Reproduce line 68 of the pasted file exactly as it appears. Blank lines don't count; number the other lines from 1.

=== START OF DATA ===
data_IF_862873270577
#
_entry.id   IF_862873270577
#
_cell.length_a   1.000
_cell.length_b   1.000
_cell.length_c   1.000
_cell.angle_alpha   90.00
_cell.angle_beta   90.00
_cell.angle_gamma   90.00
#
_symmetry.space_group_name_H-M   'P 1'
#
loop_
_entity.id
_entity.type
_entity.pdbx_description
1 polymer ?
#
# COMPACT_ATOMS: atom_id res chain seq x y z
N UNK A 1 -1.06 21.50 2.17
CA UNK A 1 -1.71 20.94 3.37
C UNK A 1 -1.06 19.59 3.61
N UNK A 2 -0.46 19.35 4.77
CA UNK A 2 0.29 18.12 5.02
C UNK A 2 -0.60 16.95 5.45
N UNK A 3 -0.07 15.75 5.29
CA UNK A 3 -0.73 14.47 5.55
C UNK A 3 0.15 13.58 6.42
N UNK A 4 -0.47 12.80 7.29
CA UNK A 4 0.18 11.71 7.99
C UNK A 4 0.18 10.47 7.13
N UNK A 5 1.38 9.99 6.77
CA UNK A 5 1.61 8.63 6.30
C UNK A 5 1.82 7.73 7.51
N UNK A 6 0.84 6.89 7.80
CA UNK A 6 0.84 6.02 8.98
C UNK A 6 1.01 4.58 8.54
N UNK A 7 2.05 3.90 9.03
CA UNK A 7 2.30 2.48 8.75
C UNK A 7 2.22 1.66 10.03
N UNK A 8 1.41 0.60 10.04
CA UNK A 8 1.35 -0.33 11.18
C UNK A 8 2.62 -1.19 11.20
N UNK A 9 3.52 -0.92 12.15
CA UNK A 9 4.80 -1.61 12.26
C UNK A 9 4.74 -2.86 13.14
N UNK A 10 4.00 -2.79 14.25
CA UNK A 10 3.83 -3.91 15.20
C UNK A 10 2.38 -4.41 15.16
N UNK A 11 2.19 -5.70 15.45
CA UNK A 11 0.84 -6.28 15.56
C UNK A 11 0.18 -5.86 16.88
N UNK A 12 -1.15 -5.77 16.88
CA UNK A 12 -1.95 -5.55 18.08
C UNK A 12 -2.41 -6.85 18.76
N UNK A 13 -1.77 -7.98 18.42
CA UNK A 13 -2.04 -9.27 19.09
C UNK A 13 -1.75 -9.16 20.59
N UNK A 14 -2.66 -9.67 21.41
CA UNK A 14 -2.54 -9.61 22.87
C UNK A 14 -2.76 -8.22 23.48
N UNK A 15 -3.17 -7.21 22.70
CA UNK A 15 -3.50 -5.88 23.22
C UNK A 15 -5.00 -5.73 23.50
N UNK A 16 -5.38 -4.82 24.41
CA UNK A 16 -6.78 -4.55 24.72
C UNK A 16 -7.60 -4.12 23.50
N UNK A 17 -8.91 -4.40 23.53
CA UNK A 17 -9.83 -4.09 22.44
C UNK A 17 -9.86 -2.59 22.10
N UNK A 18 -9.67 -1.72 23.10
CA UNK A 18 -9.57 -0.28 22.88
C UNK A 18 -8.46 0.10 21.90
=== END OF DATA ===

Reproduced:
C UNK A 16 -7.60 -4.12 23.50